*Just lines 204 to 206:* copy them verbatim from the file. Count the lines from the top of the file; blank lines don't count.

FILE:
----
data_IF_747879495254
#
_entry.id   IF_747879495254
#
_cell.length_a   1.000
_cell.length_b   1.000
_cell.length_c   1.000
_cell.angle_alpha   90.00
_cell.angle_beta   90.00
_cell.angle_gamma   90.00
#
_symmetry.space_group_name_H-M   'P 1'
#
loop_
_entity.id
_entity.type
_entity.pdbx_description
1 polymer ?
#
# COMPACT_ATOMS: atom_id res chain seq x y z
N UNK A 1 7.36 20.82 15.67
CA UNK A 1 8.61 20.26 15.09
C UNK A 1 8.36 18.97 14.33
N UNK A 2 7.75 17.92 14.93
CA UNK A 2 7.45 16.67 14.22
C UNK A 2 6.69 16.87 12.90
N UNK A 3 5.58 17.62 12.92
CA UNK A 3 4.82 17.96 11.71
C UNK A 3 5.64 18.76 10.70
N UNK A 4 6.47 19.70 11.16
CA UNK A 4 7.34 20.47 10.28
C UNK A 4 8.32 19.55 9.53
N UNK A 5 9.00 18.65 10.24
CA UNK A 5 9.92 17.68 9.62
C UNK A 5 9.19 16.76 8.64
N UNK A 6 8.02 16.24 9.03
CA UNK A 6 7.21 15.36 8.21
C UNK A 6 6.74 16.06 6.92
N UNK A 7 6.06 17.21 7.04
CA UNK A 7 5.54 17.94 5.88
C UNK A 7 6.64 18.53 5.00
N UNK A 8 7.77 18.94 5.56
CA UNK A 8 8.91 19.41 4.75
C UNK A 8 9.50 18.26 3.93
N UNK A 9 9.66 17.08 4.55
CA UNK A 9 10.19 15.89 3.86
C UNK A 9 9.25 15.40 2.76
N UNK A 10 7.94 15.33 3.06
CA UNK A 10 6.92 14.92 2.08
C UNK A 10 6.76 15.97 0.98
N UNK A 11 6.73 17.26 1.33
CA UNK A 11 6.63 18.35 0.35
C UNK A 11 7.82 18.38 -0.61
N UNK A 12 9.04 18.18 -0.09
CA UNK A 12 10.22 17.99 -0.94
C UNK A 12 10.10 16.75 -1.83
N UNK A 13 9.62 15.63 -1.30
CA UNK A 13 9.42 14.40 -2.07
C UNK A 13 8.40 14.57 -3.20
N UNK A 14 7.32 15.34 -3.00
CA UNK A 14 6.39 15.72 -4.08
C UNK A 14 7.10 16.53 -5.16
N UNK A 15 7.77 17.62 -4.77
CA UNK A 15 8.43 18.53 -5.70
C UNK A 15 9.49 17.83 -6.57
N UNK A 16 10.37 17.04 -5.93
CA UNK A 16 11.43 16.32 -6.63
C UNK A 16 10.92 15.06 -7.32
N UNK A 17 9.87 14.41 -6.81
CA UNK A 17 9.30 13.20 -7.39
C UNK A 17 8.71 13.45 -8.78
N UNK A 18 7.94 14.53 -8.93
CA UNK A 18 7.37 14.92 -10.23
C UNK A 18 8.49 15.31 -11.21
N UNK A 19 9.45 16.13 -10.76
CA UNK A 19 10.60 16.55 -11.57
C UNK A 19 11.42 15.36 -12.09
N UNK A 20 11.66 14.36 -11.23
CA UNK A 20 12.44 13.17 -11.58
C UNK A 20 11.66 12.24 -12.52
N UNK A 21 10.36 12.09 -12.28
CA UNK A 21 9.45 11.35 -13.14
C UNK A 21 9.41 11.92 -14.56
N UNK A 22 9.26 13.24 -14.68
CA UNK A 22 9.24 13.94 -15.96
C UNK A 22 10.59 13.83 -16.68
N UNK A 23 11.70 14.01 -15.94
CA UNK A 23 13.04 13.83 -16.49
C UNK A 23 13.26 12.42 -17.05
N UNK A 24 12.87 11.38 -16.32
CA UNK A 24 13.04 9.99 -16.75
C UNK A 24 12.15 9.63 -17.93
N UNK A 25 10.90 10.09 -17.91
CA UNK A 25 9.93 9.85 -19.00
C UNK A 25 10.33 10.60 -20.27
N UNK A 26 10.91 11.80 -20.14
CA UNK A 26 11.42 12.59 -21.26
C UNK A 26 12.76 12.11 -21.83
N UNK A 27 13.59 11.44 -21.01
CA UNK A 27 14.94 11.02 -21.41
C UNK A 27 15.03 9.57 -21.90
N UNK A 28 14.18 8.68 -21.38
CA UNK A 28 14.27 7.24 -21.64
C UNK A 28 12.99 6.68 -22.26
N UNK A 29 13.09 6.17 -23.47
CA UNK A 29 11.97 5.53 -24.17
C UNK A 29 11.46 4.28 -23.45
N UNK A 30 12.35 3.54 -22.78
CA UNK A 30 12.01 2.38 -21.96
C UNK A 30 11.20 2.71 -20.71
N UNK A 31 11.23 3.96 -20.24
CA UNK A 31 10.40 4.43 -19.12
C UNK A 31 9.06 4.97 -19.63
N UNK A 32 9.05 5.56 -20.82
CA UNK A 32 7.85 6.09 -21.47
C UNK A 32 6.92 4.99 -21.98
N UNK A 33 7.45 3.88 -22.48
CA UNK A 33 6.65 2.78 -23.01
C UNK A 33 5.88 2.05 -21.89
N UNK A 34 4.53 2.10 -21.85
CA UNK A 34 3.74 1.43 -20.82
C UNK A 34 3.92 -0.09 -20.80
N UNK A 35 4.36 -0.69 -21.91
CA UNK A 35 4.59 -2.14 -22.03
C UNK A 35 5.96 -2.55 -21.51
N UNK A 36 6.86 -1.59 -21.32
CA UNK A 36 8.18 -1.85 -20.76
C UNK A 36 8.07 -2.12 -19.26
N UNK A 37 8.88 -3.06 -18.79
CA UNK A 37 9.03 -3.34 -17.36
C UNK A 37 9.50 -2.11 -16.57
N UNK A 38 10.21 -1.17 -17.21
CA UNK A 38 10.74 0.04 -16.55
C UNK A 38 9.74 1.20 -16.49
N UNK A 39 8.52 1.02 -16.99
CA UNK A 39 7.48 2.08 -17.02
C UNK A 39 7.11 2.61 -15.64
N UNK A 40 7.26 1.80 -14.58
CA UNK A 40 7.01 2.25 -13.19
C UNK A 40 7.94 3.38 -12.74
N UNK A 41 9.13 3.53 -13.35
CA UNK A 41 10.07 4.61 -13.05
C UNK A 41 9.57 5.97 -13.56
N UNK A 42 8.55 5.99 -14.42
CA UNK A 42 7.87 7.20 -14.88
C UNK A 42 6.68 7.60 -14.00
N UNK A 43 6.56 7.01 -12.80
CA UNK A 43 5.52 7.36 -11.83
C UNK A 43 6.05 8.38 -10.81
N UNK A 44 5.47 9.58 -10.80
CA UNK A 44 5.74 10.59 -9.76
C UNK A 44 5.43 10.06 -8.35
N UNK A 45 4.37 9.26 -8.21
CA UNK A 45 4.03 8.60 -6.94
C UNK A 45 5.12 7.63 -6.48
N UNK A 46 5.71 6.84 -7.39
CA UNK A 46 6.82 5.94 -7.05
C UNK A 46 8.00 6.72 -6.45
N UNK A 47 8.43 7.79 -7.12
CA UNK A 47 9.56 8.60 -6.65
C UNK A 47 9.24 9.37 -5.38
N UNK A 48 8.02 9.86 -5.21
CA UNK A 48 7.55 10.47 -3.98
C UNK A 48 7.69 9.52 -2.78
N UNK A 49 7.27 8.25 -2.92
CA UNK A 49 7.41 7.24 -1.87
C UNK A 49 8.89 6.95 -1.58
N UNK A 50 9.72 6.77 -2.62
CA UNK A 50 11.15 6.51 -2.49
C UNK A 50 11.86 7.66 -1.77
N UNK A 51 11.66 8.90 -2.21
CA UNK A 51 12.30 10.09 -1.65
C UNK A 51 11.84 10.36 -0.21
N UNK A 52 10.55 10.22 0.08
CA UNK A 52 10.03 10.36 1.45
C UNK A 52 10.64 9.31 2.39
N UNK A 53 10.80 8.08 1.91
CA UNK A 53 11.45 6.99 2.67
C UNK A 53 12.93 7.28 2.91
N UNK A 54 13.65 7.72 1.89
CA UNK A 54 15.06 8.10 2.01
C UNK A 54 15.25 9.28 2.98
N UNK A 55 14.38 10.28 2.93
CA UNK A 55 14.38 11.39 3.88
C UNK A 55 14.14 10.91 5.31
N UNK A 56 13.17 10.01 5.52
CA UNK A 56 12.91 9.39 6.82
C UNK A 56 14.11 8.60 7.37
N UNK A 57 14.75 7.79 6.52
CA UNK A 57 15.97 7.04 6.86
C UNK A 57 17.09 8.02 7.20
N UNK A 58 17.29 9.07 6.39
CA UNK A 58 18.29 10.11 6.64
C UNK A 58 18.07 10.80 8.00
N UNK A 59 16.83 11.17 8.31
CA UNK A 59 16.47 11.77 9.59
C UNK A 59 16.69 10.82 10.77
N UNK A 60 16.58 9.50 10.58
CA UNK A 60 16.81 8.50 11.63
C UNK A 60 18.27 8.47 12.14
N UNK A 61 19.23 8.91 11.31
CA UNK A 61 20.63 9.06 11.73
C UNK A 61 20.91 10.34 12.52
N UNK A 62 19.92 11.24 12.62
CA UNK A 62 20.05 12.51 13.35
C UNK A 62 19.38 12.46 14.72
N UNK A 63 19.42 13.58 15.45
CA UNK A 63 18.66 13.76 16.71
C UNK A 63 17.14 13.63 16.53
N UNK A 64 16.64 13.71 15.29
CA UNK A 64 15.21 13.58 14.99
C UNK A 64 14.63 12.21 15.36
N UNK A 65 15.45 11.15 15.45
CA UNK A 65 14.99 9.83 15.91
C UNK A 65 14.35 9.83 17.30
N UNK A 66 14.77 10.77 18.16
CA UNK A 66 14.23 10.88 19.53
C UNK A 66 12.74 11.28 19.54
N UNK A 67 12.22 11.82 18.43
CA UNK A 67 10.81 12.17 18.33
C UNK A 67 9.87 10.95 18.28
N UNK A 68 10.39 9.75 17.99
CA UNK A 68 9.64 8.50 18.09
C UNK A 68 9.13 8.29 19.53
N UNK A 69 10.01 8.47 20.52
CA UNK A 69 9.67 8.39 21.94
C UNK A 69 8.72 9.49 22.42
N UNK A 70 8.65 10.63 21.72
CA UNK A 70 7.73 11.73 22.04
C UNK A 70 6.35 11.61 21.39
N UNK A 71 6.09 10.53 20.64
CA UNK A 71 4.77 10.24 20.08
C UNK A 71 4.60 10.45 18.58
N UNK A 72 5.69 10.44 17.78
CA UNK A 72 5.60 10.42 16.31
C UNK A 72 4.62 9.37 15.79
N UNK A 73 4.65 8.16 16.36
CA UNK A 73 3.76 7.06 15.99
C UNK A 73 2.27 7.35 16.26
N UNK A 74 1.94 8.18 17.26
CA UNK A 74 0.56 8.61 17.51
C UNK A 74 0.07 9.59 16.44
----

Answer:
N UNK A 62 19.92 11.24 12.62
CA UNK A 62 20.05 12.51 13.35
C UNK A 62 19.38 12.46 14.72